Zestfully yours,

Sunday, March 17, 2013

Irish Grilled Pork Chops with Creamy Guinness Mushrooms

Happy St. Patrick's Day from the Carolina Sauce Company!

My inspiration for this low-carb, hearty and full-flavored pork chop recipe was traditional Irish fare. With St. Patrick's Day on the horizon and some lovely pork chops from MAE Farms, I was in search of an authentic Irish recipe but every one I found called for flour, breading, potatoes or other carbohydrates that are currently "taboo" in our house.

So, after much research, I decided I would create my own recipe using ideas and ingredients from traditional Irish cuisine.

This is not a low-fat recipe. But if you use organic and/or all-natural, high-quality ingredients, it is wholesome and deeply satisfying in a "primal" sort of way. And if you are restricting or watching your carb intake, you'll be glad to know that this recipe doesn't call for any flour, cornstarch, breading, thickeners or the like -- and Guinness beer is actually relatively low in carbohydrates for a beer (and the entire recipe only calls for half a cup, much of which evaporates during cooking).

If you prefer, you can grill the pork chops indoors on a George Foreman grill (that's what I used). You could also pan-fry them in a cast-iron skillet prior to cooking the mushrooms, and hold the cooked chops in a warm oven until the mushrooms are done and you're ready to serve.

2 bone-in pork chops (approx. 1 lb total)
Sea salt & cracked black pepper for seasoning chops
2 Tbs butter OR 1 Tbs butter and 1 Tbs bacon fat
10 oz mushrooms, cleaned, trimmed & sliced (I used cremini)
1/4 tsp salt
1/4 tsp black pepper
1/2 cup Guinness beer
1/3 cup half & half
1 tsp dried thyme OR 1 Tbs fresh chopped thyme

Melt the butter in a saucepan over medium-high heat. Add mushrooms and cook, stirring regularly, until tender and lightly browned, about 5 to 7 minutes. Add salt, pepper & beer, cook at a simmer, stirring regularly, until the liquid has almost completely evaporated, about 10 to 15 minutes. While the mushrooms are simmering, preheat your grill and season the pork chops to taste with sea salt and cracked black pepper. When the mushrooms are almost "dry," place the chops and grill until done, turning once (if using a Foreman grill, you don't need to turn the chops and the cooking time is only 5 to 7 minutes depending on the chops' thickness). While the chops are cooking, stir the half & half and thyme into the mushrooms and cook, stirring regularly, until reduced to a thick creamy sauce that coats the mushrooms. This takes about 5 to 7 minutes, and ideally the pork chops will be done around the same time -- if the chops need longer to cook, you can reduce the heat on the mushrooms to low/warm until the chops are done (and you can stir in a little more half & half if the sauce gets too thick). If the chops are done early, you can hold them until the creamy mushrooms are done.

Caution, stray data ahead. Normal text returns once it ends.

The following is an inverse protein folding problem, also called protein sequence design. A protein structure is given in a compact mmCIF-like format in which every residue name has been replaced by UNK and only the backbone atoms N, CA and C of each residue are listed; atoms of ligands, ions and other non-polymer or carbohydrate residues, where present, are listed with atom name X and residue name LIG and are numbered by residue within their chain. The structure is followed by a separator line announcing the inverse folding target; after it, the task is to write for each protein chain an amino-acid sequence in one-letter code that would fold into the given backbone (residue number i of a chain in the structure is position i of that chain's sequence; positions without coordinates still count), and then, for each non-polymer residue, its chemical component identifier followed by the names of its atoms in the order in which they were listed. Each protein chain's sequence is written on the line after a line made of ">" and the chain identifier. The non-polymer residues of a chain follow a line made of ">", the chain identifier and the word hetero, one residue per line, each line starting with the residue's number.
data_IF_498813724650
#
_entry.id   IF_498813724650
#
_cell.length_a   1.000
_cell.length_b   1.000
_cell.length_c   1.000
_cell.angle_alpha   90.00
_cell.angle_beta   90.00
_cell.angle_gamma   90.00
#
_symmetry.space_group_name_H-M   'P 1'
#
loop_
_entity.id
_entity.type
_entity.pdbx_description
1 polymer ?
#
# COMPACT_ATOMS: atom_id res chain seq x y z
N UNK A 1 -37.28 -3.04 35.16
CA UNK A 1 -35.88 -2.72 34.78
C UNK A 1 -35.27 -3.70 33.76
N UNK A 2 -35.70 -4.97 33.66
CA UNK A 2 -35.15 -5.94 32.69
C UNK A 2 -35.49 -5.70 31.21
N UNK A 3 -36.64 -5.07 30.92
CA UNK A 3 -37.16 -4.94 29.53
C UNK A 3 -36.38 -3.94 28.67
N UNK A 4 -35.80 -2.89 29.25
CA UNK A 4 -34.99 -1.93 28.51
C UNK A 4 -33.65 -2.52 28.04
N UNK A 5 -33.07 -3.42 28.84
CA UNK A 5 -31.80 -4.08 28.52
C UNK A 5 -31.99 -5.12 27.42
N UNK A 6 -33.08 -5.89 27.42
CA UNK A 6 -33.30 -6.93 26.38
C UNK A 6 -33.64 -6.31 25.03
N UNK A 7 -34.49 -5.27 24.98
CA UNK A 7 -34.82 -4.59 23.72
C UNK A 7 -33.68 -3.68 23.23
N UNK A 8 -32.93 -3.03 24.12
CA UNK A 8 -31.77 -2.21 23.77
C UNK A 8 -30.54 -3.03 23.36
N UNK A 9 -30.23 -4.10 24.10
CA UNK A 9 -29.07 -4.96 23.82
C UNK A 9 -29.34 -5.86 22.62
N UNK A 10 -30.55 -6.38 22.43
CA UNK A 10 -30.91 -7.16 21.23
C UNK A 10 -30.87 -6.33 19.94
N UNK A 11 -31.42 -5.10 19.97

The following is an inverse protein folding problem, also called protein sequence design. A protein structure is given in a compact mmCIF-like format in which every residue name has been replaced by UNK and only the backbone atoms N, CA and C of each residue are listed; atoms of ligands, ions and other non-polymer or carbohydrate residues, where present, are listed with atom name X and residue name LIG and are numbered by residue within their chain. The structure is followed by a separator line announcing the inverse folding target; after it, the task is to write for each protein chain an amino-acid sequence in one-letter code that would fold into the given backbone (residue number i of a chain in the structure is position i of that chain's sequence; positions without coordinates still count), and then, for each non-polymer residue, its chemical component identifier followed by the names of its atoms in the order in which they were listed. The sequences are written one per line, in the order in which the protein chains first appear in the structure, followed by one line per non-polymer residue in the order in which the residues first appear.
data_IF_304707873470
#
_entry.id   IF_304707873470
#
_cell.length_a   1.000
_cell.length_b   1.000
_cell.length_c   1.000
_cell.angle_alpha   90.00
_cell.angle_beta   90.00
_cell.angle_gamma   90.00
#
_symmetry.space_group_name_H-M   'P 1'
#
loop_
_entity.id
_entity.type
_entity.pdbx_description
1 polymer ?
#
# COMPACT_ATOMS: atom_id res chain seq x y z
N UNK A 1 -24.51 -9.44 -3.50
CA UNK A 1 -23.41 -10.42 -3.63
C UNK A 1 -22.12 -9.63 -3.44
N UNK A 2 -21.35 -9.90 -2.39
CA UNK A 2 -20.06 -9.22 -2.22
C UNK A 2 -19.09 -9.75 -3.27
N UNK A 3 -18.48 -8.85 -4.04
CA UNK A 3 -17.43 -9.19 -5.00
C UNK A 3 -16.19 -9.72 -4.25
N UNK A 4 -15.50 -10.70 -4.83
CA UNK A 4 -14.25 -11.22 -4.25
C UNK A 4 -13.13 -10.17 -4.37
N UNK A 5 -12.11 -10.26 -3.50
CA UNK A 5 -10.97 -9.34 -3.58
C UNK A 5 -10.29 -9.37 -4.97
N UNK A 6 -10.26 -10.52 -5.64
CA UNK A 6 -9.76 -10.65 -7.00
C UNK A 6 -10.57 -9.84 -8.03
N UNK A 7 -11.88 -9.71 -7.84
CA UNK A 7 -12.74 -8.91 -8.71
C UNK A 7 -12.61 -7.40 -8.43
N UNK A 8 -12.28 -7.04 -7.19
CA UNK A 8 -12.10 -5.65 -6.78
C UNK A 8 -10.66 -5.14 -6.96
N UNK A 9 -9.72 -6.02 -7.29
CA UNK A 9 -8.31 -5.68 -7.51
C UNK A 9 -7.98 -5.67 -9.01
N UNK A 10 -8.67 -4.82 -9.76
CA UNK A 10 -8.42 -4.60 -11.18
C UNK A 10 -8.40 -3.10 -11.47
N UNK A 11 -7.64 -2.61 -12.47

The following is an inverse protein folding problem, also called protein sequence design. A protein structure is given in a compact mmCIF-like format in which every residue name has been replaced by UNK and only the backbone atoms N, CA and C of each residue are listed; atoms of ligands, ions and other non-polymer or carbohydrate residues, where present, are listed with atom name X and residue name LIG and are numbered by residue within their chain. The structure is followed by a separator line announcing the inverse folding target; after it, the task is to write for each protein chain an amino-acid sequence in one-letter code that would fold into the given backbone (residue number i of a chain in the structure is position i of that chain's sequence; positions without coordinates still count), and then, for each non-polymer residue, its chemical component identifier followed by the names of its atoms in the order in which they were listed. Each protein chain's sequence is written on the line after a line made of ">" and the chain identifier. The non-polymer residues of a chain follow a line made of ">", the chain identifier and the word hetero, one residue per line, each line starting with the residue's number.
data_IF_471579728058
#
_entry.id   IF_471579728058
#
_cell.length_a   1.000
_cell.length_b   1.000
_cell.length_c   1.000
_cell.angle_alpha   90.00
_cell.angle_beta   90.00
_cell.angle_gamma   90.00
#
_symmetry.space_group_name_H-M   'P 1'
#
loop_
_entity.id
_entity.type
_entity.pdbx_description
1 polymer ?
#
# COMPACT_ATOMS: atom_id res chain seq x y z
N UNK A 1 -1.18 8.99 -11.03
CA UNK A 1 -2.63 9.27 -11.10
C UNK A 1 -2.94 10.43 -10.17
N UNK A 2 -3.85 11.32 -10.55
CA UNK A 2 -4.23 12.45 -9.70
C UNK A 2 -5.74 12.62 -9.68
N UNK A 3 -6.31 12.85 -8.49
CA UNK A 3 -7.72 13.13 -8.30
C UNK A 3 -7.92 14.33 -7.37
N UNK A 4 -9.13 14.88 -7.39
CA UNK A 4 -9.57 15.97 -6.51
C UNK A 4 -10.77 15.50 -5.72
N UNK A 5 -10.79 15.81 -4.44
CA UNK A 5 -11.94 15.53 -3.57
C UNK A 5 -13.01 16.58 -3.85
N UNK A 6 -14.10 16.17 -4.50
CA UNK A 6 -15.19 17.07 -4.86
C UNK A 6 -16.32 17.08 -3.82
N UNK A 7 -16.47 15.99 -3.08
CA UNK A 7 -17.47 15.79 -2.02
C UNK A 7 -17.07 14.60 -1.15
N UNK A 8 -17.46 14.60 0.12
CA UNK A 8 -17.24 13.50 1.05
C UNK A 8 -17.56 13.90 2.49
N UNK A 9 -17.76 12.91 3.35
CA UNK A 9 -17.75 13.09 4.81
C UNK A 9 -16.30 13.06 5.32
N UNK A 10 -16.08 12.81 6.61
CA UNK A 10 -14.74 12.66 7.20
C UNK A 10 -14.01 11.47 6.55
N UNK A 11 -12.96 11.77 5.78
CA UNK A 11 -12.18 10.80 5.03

To serve, spoon half of the creamy mushrooms over each plated pork chop. A green salad, roasted vegetables or sauteed spinach are all excellent low-carb side dishes. The photo shows roasted leeks and carrots over sauteed spinach as the side dish.

Serves 2.

Zestfully yours,

Saturday, March 16, 2013

March Coupon Sale Ends Tomorrow

Click to sign up for our Free VIP Newsletter
We recently sent out our March newsletter to our VIPs, and it includes a special discount coupon for 7% off everything at the Carolina Sauces online store.

The newsletter also includes a zesty appetizer recipe, and info about our newest products including Stubb's BBQ Sauces, Marinades & Rubs.

Did you receive the newsletter and your VIP coupon? If not, send me an email and I'll forward a complimentary copy of the newsletter and your own VIP coupon.

Our March VIP coupon sale ends at midnight (EDT) on Sunday, March 17th, which also happens to be St. Patrick's Day. This is THE BEST coupon or discount we'll offer in March, so don't miss out and be sure to place your order online before midnight on Sunday!

Want to receive future monthly VIP coupons? Simply sign up for our monthly e-Newsletter.